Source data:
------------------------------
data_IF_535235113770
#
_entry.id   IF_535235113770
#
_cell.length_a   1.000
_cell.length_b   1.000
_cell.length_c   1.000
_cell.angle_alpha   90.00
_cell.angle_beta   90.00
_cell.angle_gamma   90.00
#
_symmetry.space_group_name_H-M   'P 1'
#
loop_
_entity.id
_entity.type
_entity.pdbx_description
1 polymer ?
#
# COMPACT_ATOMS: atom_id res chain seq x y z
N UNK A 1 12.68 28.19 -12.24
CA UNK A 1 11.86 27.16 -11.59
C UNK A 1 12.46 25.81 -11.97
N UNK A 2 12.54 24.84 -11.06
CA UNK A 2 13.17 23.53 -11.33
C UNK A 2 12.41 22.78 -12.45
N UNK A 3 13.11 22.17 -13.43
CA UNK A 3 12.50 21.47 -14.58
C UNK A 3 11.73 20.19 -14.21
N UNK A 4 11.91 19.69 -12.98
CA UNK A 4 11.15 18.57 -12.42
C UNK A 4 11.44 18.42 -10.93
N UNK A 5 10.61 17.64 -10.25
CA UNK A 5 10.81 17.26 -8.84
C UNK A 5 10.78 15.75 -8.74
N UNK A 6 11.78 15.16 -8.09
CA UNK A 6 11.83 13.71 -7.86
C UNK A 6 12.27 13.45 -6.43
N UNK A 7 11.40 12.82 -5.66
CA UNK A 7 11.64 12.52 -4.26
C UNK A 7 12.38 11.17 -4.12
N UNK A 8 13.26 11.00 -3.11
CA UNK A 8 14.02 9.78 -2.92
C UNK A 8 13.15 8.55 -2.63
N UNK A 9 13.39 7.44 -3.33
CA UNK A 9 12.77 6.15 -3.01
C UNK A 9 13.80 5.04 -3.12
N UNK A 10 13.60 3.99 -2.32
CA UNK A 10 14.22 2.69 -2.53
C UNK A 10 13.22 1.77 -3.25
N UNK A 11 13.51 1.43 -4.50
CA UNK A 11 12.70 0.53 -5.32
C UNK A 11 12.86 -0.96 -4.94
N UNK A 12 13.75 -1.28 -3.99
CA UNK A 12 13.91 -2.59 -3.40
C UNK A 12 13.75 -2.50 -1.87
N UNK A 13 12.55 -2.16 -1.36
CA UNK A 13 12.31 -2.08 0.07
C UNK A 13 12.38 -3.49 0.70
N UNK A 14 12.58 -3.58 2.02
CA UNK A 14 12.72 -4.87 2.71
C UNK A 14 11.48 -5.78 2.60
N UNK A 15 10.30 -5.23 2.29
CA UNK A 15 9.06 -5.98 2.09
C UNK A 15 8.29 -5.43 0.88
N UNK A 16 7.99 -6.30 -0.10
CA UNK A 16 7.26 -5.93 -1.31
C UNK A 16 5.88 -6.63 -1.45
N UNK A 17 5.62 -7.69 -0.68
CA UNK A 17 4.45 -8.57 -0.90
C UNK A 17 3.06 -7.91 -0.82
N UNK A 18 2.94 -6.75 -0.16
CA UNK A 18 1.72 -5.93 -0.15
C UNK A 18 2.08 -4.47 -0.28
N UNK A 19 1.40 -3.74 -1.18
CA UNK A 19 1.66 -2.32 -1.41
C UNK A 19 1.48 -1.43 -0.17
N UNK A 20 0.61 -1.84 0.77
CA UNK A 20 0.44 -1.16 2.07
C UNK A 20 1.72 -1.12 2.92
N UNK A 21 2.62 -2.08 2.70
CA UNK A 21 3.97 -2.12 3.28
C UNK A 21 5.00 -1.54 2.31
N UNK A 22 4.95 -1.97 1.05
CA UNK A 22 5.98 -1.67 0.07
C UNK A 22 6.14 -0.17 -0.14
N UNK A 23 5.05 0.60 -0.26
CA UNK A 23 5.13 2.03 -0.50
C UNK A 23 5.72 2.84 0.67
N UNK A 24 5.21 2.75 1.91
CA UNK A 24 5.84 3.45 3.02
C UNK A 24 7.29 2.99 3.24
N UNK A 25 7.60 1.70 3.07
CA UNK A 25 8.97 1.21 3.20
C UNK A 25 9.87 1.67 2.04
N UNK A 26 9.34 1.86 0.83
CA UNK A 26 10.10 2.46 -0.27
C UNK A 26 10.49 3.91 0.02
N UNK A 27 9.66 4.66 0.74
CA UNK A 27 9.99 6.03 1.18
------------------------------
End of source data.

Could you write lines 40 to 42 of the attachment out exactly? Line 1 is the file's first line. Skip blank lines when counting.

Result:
CA UNK A 7 11.64 12.52 -4.26
C UNK A 7 12.38 11.17 -4.12
N UNK A 8 13.26 11.00 -3.11